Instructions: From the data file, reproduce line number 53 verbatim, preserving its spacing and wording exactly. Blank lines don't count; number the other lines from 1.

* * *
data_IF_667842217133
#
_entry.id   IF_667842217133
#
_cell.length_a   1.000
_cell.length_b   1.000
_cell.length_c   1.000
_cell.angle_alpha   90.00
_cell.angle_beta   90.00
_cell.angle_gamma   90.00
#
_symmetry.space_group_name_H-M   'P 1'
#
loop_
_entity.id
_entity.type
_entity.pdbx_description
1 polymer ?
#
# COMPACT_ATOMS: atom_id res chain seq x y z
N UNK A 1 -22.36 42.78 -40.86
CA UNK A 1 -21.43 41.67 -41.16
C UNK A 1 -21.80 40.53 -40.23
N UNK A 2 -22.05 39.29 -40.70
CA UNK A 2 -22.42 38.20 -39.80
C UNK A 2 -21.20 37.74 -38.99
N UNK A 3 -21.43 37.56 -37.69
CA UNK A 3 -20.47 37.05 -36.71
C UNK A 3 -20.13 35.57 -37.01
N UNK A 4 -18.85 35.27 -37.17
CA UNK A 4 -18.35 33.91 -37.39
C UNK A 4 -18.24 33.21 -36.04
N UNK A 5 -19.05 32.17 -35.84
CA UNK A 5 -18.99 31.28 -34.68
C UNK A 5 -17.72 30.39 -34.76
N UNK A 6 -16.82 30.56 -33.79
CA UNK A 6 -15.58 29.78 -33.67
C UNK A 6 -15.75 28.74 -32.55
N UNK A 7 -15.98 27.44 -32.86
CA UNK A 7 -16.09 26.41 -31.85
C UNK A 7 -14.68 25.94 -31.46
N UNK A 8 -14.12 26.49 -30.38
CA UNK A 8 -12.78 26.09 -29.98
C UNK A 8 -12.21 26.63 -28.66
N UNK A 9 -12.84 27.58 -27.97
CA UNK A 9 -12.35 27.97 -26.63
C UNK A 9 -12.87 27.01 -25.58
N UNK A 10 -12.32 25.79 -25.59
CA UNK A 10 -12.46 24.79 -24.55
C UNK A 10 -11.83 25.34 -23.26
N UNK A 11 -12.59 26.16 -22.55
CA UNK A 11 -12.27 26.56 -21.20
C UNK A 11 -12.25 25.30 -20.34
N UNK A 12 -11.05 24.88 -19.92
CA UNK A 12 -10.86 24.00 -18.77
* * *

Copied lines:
C UNK A 11 -12.25 25.30 -20.34